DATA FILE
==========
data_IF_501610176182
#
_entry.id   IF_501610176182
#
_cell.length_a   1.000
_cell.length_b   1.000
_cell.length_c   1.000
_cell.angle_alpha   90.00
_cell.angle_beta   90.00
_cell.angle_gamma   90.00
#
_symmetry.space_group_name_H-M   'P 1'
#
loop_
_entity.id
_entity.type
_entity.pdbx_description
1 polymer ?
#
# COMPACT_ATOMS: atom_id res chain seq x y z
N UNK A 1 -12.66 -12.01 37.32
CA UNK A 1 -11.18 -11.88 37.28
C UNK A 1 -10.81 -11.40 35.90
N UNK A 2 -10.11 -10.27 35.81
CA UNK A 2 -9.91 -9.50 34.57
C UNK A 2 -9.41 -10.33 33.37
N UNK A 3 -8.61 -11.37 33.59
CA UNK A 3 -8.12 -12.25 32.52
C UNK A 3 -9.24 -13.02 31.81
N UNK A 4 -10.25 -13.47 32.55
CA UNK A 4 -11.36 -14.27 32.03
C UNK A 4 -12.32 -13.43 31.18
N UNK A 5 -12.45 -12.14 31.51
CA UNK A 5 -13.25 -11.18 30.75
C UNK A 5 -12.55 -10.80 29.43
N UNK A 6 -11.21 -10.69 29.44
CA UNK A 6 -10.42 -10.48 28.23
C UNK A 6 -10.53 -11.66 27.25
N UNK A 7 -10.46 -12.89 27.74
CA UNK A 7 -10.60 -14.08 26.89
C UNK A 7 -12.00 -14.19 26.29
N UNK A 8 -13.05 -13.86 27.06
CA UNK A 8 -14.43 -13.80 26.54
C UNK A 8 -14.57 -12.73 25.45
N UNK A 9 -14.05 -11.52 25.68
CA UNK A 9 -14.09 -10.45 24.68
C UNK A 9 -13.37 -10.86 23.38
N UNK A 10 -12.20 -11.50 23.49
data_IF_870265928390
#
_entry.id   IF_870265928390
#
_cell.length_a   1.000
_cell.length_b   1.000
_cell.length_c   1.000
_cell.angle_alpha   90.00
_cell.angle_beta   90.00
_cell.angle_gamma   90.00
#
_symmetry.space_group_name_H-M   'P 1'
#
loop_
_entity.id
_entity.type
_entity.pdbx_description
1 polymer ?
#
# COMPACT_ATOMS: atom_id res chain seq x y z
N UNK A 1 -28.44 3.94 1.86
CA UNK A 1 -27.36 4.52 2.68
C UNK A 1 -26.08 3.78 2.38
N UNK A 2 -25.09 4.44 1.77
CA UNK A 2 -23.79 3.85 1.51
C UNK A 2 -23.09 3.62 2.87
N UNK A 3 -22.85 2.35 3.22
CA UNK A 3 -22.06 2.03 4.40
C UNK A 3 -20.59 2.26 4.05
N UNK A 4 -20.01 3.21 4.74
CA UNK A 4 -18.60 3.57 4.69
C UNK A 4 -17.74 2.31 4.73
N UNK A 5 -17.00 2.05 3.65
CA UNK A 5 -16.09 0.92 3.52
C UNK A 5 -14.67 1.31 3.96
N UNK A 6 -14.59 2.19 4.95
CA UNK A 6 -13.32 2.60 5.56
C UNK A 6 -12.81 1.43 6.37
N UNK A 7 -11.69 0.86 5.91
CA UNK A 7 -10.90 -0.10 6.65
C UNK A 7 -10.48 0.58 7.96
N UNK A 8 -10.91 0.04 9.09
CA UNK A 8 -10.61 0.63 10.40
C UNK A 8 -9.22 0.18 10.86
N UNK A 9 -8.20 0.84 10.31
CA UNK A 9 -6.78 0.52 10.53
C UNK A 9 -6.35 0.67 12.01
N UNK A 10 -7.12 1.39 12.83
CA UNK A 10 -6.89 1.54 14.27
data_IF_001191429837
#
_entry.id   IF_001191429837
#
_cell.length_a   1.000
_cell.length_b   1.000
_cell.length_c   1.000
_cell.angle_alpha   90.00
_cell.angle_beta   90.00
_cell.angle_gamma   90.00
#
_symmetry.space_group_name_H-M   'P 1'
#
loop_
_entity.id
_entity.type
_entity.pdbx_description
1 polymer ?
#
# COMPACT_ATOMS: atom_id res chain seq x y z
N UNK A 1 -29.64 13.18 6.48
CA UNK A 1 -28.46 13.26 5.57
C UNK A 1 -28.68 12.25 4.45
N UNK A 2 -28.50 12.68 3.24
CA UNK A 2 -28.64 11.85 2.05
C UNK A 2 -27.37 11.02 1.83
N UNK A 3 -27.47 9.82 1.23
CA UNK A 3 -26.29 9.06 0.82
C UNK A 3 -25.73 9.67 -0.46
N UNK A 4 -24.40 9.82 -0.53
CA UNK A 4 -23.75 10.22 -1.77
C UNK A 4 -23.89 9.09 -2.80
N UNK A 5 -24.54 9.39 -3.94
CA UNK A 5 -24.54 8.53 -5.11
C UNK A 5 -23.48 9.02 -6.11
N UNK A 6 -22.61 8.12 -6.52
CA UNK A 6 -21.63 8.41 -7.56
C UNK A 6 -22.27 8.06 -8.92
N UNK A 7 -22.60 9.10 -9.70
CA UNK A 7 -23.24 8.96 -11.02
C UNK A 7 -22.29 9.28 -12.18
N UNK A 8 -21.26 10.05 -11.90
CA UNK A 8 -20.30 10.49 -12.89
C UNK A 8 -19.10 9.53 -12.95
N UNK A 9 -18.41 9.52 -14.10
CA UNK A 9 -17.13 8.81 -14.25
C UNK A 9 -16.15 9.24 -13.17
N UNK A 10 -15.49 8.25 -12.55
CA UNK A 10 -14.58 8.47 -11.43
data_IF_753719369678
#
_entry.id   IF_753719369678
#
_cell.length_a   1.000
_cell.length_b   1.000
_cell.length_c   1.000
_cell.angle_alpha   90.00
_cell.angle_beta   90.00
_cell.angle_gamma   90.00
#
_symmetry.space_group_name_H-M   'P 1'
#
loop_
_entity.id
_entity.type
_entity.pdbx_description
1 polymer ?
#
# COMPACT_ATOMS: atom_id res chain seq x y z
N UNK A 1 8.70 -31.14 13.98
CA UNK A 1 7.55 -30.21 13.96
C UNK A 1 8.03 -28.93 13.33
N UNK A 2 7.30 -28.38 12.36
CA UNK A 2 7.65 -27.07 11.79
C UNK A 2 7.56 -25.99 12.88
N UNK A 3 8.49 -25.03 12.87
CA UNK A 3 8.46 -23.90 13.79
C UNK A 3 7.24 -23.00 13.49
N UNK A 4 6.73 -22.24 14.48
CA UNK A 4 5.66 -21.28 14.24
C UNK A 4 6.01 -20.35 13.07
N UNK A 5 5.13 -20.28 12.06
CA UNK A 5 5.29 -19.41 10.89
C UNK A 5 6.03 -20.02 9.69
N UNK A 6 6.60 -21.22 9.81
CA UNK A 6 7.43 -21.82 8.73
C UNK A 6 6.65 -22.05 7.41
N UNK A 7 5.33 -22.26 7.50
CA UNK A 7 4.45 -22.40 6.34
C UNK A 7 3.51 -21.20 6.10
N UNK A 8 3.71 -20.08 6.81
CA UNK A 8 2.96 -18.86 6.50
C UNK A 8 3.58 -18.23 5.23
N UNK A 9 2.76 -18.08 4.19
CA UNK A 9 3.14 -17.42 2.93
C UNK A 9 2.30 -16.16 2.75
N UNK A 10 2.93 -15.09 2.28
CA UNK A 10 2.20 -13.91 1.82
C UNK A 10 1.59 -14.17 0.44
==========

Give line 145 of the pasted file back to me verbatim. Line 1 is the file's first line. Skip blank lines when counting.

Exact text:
N UNK A 10 -15.49 8.25 -12.55